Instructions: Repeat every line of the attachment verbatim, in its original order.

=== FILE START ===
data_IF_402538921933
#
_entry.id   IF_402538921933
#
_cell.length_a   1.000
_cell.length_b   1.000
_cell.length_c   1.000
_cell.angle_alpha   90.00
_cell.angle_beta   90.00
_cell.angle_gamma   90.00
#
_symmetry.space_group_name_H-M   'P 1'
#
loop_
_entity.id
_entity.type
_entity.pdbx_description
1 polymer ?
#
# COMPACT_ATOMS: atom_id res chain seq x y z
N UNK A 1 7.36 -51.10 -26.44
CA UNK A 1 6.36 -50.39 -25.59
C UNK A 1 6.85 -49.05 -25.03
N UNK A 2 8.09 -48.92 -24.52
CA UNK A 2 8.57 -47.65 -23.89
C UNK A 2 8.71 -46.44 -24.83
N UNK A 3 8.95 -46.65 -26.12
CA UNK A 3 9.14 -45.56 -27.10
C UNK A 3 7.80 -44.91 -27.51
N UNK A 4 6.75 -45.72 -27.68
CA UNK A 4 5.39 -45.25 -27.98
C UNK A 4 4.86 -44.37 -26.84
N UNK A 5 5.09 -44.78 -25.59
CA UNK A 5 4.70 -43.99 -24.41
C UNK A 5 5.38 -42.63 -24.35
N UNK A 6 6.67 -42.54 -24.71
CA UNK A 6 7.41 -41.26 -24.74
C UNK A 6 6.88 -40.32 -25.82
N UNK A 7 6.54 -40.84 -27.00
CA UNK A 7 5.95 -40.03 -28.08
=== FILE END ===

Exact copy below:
data_IF_402538921933
#
_entry.id   IF_402538921933
#
_cell.length_a   1.000
_cell.length_b   1.000
_cell.length_c   1.000
_cell.angle_alpha   90.00
_cell.angle_beta   90.00
_cell.angle_gamma   90.00
#
_symmetry.space_group_name_H-M   'P 1'
#
loop_
_entity.id
_entity.type
_entity.pdbx_description
1 polymer ?
#
# COMPACT_ATOMS: atom_id res chain seq x y z
N UNK A 1 7.36 -51.10 -26.44
CA UNK A 1 6.36 -50.39 -25.59
C UNK A 1 6.85 -49.05 -25.03
N UNK A 2 8.09 -48.92 -24.52
CA UNK A 2 8.57 -47.65 -23.89
C UNK A 2 8.71 -46.44 -24.83
N UNK A 3 8.95 -46.65 -26.12
CA UNK A 3 9.14 -45.56 -27.10
C UNK A 3 7.80 -44.91 -27.51
N UNK A 4 6.75 -45.72 -27.68
CA UNK A 4 5.39 -45.25 -27.98
C UNK A 4 4.86 -44.37 -26.84
N UNK A 5 5.09 -44.78 -25.59
CA UNK A 5 4.70 -43.99 -24.41
C UNK A 5 5.38 -42.63 -24.35
N UNK A 6 6.67 -42.54 -24.71
CA UNK A 6 7.41 -41.26 -24.74
C UNK A 6 6.88 -40.32 -25.82
N UNK A 7 6.54 -40.84 -27.00
CA UNK A 7 5.95 -40.03 -28.08